Are we not meant to use the naughty step any more? It worked well for DD1 until she was able to lure DD2 to join her and keep her amused.

Witchend Fri 17-Mar-17 13:50:20

Most kids feel awkward saying sorry - it should become second nature

Does the word then potentially lose it's meaning though?

I had friends who were very strong on using the word "sorry" and for both their dc it ended up being the word you say when you've done something you know to be naughty and you want mum to stop telling you off. In once case he'd use it as he did it-"sorry" meant I'm hitting you and so I shouldn't be in trouble.
Yes, he was still in trouble and it was short lived phase-but saying "sorry" really backfired there.

As others have said it depends on the child.
With mine you could have drawn a line and told them not to go over:
dd1 wouldn't have gone within 3 feet in case she accidently went over.
Dd2 would have stood on the line.
Ds would have run as fast as he could to see how far over the line he could get before stopped.

So if I didn't want them to go over the line I used different techniques to stop them.

Batteriesallgone Fri 17-Mar-17 13:55:48

I think sorry is meaningless if the child hasn't developed empathy yet. I strongly believe 'sorry' is one of those things that can only truely be learnt by example and positive reward, much like empathy.

I find forced sorrys from young children a bit distasteful tbh. Not that that's something I'd ever admit on a non-anonymous forum!

HerrenaHarridan Fri 17-Mar-17 14:12:36

I don't beleive in forced sorry.

Ever. Anonymous forum or it.

Work it through with them till they are actually sorry, refuse to let them reintegrate with the group until they have made recompense with the victim but don't just force them to utter the word sorry.

This doesn't not teach them empathy, it teaches them submission to authority.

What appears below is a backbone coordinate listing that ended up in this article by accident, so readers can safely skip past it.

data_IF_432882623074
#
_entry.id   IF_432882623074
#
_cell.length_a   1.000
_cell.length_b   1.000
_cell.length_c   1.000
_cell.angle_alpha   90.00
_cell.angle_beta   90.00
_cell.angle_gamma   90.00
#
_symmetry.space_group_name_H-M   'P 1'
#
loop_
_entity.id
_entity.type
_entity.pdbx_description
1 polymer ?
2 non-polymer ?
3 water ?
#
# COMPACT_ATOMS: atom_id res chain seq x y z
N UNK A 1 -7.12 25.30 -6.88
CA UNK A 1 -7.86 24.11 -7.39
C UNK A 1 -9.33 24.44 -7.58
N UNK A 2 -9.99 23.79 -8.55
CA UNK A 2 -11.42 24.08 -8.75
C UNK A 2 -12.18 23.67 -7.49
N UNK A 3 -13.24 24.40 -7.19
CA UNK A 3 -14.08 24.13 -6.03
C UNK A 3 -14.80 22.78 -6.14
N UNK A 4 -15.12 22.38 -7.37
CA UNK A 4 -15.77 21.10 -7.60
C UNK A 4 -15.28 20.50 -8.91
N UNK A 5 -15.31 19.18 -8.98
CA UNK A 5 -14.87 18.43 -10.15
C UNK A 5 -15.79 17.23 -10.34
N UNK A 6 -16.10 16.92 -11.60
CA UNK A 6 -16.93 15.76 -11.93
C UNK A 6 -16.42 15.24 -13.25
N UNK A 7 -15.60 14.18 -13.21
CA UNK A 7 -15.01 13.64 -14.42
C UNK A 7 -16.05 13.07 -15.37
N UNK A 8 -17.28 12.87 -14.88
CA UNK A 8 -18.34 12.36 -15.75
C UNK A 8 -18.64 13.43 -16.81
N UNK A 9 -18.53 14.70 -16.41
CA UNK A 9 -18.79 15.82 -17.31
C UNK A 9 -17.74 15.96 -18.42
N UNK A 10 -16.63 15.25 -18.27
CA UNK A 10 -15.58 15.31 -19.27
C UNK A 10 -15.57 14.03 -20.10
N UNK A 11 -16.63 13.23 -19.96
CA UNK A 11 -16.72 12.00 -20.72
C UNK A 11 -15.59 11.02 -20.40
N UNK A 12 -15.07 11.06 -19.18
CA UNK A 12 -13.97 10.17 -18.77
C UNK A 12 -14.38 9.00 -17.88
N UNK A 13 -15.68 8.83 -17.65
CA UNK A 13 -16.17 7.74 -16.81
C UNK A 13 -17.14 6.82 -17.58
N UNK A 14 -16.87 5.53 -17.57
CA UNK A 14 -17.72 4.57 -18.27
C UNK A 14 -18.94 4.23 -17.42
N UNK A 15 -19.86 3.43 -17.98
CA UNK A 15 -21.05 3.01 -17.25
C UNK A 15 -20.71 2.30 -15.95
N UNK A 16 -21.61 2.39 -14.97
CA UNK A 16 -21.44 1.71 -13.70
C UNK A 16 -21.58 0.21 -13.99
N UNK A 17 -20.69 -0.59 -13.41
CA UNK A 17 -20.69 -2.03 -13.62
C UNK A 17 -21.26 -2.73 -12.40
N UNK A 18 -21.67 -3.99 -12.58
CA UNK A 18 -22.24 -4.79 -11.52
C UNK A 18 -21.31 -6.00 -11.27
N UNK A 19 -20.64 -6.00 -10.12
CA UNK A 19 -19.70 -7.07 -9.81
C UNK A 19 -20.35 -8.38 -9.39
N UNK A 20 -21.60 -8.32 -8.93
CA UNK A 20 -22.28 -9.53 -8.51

IMO these are the adults who refuse to say sorry. To them saying sorry is like having the pants pulled down and their bum smacked. It's a humiliation they endured when they were bullied into it.

We have a 3 step process

1) I'm sorry
2) are you alright?
3) is there anything I can do to help?

Until the aggressor has worked through this process with the victim they are not welcome as part of the group. 'I don't want to be with someone who hits, I don't feel safe with you'

If they don't feel ready they are free to go off by themselves or with an adult to calm down and work it through. They can take as long as they need but they will not be made welcome at the dinner table or in any group fun until they have.

Yes it can be pretty long and labourious but we only have to do it occasionally. Usually it's pretty swift and effective.

steppemum Fri 17-Mar-17 14:13:48

I think you have to teach sorry. It is a bit meaningless to start with, as is anything learnt by copying. But then you follow it up with explanation. Sorry means you won't do it again. Sorry means you know you shouldn't have done it. and so on.
These things evolve, so a kid goes through a phase of saying sorry just to stop mum being cross, and to get out of trouble, but then as they get older they understand it more.

To me the bigger issue is when older kids still don't understand it, and don;t get tat they are supposed to stop that behaviour now!

And I was always really careful about 'forcing' them. You can't force a reluctant child to say sorry. If you try you end up with an impasse, which doesn't help anyone. mediating can mean modelling.

steppemum Fri 17-Mar-17 14:19:06

x posts with you Herrena. I love your approach. Sounds great.

I like the don't rejoin the group until you are genuinely sorry, I think that is sort of what we did. You can't force a sorry, but you can ensure that the child isn't in a place to repeat behaviour until they have calmed down and understand it isn't acceptable.

ZilphasHatpin Fri 17-Mar-17 14:22:28

I agree OP. I still catch some old episodes of SN and I agree with most of what she does but the forced apologies and naughty step aren't those I do agree with. I used to. And I followed her methods with my Dc but experience has shown me they aren't the best way. They create angry frustrated children.

we all know people who never ever say sorry.

They're possibly people who were forced to do it as children and now they have a hang up about having to. Now it's their choice they're choosing not to.